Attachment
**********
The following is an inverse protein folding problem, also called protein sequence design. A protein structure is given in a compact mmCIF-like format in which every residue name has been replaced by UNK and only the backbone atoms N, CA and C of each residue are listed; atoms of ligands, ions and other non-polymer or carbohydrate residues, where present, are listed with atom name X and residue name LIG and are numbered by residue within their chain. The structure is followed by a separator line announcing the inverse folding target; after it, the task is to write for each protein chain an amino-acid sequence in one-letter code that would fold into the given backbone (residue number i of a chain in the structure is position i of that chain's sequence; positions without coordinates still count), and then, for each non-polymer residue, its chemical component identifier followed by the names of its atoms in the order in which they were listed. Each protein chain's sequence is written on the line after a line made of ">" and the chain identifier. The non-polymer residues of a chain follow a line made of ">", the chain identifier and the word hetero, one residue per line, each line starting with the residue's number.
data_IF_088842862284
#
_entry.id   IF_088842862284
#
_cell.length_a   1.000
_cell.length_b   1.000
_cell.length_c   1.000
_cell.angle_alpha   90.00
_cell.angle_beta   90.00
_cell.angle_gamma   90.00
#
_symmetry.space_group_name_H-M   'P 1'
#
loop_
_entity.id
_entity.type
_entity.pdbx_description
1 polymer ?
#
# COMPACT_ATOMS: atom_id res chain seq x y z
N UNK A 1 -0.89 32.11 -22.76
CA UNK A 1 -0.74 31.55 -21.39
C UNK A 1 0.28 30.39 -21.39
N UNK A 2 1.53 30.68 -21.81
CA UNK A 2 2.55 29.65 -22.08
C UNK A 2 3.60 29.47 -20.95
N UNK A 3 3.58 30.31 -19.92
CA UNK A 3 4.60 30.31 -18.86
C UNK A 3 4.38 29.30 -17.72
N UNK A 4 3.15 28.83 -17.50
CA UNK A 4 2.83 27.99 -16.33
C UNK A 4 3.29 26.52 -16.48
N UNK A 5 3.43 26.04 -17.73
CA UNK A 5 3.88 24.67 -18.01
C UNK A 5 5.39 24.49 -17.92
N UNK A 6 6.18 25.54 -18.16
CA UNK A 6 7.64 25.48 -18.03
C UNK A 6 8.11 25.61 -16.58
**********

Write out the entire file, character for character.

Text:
The following is an inverse protein folding problem, also called protein sequence design. A protein structure is given in a compact mmCIF-like format in which every residue name has been replaced by UNK and only the backbone atoms N, CA and C of each residue are listed; atoms of ligands, ions and other non-polymer or carbohydrate residues, where present, are listed with atom name X and residue name LIG and are numbered by residue within their chain. The structure is followed by a separator line announcing the inverse folding target; after it, the task is to write for each protein chain an amino-acid sequence in one-letter code that would fold into the given backbone (residue number i of a chain in the structure is position i of that chain's sequence; positions without coordinates still count), and then, for each non-polymer residue, its chemical component identifier followed by the names of its atoms in the order in which they were listed. Each protein chain's sequence is written on the line after a line made of ">" and the chain identifier. The non-polymer residues of a chain follow a line made of ">", the chain identifier and the word hetero, one residue per line, each line starting with the residue's number.
data_IF_088842862284
#
_entry.id   IF_088842862284
#
_cell.length_a   1.000
_cell.length_b   1.000
_cell.length_c   1.000
_cell.angle_alpha   90.00
_cell.angle_beta   90.00
_cell.angle_gamma   90.00
#
_symmetry.space_group_name_H-M   'P 1'
#
loop_
_entity.id
_entity.type
_entity.pdbx_description
1 polymer ?
#
# COMPACT_ATOMS: atom_id res chain seq x y z
N UNK A 1 -0.89 32.11 -22.76
CA UNK A 1 -0.74 31.55 -21.39
C UNK A 1 0.28 30.39 -21.39
N UNK A 2 1.53 30.68 -21.81
CA UNK A 2 2.55 29.65 -22.08
C UNK A 2 3.60 29.47 -20.95
N UNK A 3 3.58 30.31 -19.92
CA UNK A 3 4.60 30.31 -18.86
C UNK A 3 4.38 29.30 -17.72
N UNK A 4 3.15 28.83 -17.50
CA UNK A 4 2.83 27.99 -16.33
C UNK A 4 3.29 26.52 -16.48
N UNK A 5 3.43 26.04 -17.73
CA UNK A 5 3.88 24.67 -18.01
C UNK A 5 5.39 24.49 -17.92
N UNK A 6 6.18 25.54 -18.16
CA UNK A 6 7.64 25.48 -18.03
C UNK A 6 8.11 25.61 -16.58